I don’t want to leave the man who kidnapped me.
I should be rejoicing at the thought of the police coming to arrest him, but I feel horrified instead. I don’t want Julian behind bars. I don’t want to be separated from him, not even for a minute.
Closing my eyes, I tell myself that I’m a fool, a brainwashed idiot, but it doesn’t matter.
As I lie there in that hospital bed, I come to terms with the fact that I’m no longer an unwilling captive. Instead, I am simply a woman who belongs to Julian—just as he now belongs to me.
I recuperate in the clinic for the next week. Julian visits me every day, spending several hours by my side, and so does Beth. Angela takes care of me most of the time, although a couple of doctors have dropped by to view my charts and adjust my painkiller dosage.
I still have not told anyone about being a victim of kidnapping, nor am I planning to do so anymore. For one thing, I get the sense that the clinic staff is paid to be discreet. Nobody seems the least bit curious about what an American girl is doing in the Philippines, nor are they inclined to question me in any way. The only thing Angela wants to know is whether I’m in pain, thirsty, hungry, or need to use the bathroom. I’m pretty sure that if I ask her to call the police for me, she would just smile and give me more painkillers.
I have also seen a number of guards stationed in the hallway outside the room. I catch glimpses of them when the door opens. They’re armed to the teeth and look like scary sons of bitches, reminding me of the thug who beat up Jake.
When I ask Julian about them, he freely admits that they’re his employees. “They’re there for your protection,” he explains, sitting down on the side of my bed. “I told you I have enemies, right?”
He did tell me, but I hadn’t grasped the full extent of the danger before. According to Beth, there is a small army of bodyguards stationed at and around the clinic, all protecting us from whatever threat Julian is concerned about.
“What enemies?” I ask curiously, looking at him. “Who is after you?”
He smiles at me. “That’s none of your concern, my pet,” he says gently, but there is something cold and deadly lurking beneath the warmth of his smile. “I will deal with them soon.”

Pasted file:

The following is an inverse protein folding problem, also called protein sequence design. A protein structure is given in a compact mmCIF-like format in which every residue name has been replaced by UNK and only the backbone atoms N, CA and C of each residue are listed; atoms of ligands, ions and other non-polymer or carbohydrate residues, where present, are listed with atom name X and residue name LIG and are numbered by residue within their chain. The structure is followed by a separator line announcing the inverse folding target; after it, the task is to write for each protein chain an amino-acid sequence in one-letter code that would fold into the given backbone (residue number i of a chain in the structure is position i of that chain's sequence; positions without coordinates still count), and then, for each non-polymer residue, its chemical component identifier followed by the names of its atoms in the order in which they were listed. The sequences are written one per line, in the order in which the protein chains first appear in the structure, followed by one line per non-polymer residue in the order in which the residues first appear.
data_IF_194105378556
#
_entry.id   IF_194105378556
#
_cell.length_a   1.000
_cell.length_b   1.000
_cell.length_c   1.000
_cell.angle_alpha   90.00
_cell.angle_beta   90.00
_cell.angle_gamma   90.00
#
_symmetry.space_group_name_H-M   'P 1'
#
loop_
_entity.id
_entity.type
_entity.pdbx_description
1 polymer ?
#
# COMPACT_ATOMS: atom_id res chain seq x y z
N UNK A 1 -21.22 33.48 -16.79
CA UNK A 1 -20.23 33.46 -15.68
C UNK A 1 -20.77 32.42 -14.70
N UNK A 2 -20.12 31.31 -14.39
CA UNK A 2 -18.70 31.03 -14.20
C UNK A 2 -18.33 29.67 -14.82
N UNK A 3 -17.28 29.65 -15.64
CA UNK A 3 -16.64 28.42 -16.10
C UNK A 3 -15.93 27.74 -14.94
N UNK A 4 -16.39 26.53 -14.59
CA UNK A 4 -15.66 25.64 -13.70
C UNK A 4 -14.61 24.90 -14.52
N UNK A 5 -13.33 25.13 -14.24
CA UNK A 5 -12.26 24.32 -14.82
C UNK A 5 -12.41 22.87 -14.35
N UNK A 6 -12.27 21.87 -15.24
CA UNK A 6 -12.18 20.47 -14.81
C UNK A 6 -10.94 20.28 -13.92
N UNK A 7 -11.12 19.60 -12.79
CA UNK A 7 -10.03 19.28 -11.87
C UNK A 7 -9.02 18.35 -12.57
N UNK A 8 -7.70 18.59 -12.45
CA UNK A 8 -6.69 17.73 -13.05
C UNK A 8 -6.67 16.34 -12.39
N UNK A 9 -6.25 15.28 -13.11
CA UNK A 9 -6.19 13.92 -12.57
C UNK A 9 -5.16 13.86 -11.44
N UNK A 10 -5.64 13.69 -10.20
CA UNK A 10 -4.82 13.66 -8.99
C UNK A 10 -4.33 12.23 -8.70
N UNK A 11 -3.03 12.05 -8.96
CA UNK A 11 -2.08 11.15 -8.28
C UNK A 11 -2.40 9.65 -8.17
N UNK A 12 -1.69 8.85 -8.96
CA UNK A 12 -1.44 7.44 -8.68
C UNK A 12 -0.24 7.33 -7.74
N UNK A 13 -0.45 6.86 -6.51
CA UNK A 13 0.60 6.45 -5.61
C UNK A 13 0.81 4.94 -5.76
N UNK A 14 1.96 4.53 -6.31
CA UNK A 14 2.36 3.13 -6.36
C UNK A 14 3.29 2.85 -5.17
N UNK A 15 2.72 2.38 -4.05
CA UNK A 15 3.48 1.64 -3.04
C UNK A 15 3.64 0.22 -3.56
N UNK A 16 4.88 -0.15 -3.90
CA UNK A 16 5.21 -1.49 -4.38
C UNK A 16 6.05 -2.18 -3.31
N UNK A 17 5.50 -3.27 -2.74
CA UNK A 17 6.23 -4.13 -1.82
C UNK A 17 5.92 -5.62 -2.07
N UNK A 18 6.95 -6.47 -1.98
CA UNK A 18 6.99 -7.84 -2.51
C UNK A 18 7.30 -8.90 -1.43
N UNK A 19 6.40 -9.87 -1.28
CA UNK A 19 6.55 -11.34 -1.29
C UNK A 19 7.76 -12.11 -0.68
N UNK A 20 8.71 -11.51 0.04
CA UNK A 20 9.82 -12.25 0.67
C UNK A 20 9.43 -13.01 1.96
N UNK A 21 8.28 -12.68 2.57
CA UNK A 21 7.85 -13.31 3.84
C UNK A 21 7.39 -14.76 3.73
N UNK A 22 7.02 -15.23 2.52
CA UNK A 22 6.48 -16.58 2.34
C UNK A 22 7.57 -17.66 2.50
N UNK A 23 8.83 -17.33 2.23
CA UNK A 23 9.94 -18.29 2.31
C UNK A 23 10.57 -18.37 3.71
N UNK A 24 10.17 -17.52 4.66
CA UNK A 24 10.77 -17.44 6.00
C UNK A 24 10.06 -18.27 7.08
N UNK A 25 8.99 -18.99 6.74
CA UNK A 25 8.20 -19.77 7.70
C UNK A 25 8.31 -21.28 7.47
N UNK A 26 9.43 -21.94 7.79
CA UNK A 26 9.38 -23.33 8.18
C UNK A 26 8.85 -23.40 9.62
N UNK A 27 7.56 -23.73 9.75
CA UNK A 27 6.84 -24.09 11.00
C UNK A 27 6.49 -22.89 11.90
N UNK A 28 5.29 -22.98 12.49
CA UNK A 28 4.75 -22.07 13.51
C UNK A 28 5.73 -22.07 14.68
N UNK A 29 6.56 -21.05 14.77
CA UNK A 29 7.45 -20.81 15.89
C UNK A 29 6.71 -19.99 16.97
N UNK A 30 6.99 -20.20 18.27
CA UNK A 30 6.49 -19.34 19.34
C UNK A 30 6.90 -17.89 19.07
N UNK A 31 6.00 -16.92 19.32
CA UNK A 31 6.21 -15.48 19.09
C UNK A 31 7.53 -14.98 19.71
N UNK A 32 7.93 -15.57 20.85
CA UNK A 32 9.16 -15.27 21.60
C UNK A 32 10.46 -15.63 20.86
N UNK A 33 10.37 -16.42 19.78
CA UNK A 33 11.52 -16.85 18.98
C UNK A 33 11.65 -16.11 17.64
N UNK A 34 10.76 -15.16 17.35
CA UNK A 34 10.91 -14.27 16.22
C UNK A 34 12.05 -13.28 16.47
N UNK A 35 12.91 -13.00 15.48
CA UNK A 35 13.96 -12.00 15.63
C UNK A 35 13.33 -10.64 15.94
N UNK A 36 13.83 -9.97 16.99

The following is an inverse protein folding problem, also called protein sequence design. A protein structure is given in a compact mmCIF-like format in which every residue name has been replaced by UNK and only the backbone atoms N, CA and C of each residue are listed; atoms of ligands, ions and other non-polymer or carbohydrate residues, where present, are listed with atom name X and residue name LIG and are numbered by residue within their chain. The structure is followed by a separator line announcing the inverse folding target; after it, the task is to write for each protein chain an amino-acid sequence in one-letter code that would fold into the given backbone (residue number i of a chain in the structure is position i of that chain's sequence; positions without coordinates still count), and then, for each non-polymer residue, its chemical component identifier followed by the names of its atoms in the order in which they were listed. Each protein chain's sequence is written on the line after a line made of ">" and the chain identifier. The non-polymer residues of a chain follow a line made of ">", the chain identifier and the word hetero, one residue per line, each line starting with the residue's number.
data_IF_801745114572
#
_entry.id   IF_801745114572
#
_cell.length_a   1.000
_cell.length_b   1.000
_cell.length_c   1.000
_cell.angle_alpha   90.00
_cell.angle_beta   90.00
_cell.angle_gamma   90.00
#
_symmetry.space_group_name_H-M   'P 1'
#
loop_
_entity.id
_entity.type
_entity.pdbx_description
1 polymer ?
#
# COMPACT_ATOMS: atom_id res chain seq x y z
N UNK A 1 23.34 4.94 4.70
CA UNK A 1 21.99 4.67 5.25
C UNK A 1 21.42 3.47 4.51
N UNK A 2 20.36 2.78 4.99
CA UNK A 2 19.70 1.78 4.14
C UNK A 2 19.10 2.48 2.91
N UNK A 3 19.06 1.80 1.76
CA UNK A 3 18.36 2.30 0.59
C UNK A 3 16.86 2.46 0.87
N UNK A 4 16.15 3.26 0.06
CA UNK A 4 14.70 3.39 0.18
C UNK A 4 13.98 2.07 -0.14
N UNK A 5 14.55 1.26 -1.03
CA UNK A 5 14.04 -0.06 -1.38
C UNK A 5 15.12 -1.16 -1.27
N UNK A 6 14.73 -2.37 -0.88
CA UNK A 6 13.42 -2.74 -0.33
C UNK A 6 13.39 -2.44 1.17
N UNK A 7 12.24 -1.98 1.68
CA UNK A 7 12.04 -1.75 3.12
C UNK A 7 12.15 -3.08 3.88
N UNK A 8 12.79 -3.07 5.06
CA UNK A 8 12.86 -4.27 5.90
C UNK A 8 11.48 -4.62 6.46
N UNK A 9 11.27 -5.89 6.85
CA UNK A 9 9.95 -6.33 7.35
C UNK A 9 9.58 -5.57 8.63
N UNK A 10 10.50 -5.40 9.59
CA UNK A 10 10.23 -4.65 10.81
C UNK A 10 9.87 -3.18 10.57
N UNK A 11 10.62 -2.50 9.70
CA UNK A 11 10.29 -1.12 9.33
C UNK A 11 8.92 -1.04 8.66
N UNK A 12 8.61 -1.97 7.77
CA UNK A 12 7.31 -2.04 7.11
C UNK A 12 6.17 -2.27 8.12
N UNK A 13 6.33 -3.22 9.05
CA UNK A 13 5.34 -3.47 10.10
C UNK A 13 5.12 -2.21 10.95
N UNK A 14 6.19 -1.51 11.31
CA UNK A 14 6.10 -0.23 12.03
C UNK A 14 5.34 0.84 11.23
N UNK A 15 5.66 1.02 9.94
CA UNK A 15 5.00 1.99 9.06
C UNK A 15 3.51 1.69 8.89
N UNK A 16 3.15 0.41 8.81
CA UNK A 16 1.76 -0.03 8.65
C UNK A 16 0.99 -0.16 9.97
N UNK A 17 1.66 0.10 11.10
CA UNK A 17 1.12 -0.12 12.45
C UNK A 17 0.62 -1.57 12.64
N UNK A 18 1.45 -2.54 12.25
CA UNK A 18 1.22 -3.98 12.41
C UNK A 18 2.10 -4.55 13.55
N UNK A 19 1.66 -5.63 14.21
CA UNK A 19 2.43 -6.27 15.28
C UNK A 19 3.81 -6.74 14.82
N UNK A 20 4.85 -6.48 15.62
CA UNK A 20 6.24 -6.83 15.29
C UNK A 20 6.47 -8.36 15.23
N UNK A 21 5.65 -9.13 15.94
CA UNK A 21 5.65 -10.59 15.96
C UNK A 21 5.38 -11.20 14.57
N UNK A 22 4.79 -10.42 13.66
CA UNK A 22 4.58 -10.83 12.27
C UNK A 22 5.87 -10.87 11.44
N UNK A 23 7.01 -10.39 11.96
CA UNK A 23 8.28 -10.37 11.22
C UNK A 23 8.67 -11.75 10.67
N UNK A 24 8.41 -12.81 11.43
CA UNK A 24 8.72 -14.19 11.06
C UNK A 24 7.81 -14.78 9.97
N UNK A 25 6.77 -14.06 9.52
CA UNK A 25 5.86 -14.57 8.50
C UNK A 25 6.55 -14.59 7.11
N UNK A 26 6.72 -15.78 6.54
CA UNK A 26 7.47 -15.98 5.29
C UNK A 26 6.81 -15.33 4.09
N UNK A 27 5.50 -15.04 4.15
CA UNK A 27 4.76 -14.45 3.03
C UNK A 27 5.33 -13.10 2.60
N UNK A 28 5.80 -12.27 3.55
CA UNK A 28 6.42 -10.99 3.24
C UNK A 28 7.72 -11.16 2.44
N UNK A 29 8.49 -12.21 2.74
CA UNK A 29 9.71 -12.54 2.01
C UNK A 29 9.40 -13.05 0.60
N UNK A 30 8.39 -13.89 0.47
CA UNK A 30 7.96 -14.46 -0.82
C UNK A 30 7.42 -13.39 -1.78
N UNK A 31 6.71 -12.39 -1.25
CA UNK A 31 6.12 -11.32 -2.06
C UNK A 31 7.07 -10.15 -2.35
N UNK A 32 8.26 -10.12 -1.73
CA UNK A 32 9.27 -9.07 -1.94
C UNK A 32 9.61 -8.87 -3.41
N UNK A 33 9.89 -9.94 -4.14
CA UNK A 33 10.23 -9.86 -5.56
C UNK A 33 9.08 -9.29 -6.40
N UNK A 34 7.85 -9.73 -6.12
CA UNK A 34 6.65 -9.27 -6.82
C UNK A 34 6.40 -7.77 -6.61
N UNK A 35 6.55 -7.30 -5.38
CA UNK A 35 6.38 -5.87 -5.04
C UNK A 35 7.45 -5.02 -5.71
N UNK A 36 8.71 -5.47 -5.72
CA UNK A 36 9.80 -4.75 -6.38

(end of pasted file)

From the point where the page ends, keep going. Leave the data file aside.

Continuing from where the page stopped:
I shudder a little, and hope that Julian doesn’t notice. Sometimes my lover can be very, very scary.
“We’re going home tomorrow,” he says, changing the topic. “The doctors said you’ll need to take it easy for the next few weeks, but there is no need for you to stay here. You can recover at home just as well.”
I nod, my stomach tightening with a mixture of dread and anticipation. Home . . . Home on the island. This strange interlude at the clinic—so close to freedom—is almost over.
Pop! Pop! The explosive sound of a car backfiring jerks me out of sound sleep. My heart hammering, I jackknife up to a sitting position, then clutch at the stitches in my side with a hiss of pain.
Pop! Pop! Pop! The sound continues, and I freeze. No car backfires like that.
It’s dark, the only light coming from the monitors hooked up to me. I’m on the bed in the middle of the room—the first thing someone would see upon opening the door. It occurs to me that I might as well be sitting there with a bull’s eye painted in the middle of my forehead.
Trying to control my ragged breathing, I pull the IV from my arm and get to my feet. It still hurts to walk, but I ignore the pain. I’m certain bullets would hurt a lot worse.
Padding barefoot toward the door, I open it just a tiny bit and peek out into the hallway. My stomach sinks. There isn’t a single bodyguard in sight; the hallway in front of me is completely empty.
Casting a frantic glance around, I look for a hiding spot, but the only cupboard in the room is too small for me to fit into. There is no other place to conceal myself. Staying here would be suicidal. I need to get out, and I need to do so now.
Pulling the hospital gown tighter around myself, I cautiously step out into the hallway. The floor is cold under my bare feet, adding to the icy chill inside me. Out here, I feel even more exposed and vulnerable, and the urge to hide grows stronger. Spotting a bunch of doors on the other end of the hallway, I choose one at random, opening it carefully. To my relief, there is no one inside, and I go in, closing the door quietly behind me.
The sound of gunfire continues at random intervals, coming closer each time. I step into the corner behind the door and plaster myself against the wall, trying to control my rising panic. I have no idea who the gunmen are, but the possibilities that occur to me are not reassuring.
Julian has enemies. What if it’s them out there? What if he’s fighting them right now alongside his bodyguards? I imagine him injured, dead, and the coldness inside me spreads, penetrating deep into my bones. Please, God, no. Please, anything but that. I would sooner die than lose him.
My entire body is trembling, and I feel cold sweat sliding down my back. The gunfire has stopped, and the silence is more ominous than the deafening noise from before. I can taste the fear; it’s sharp and metallic on my tongue, and I realize that I’d bitten the inside of my cheek hard enough to draw blood.
Time moves at a painful crawl. Every minute seems to stretch into an hour, every second into eternity. Finally, I hear voices and heavy footsteps out in the hallway. It sounds like there are several men, and they’re speaking in a language I don’t understand—a language that sounds harsh and guttural to my ears.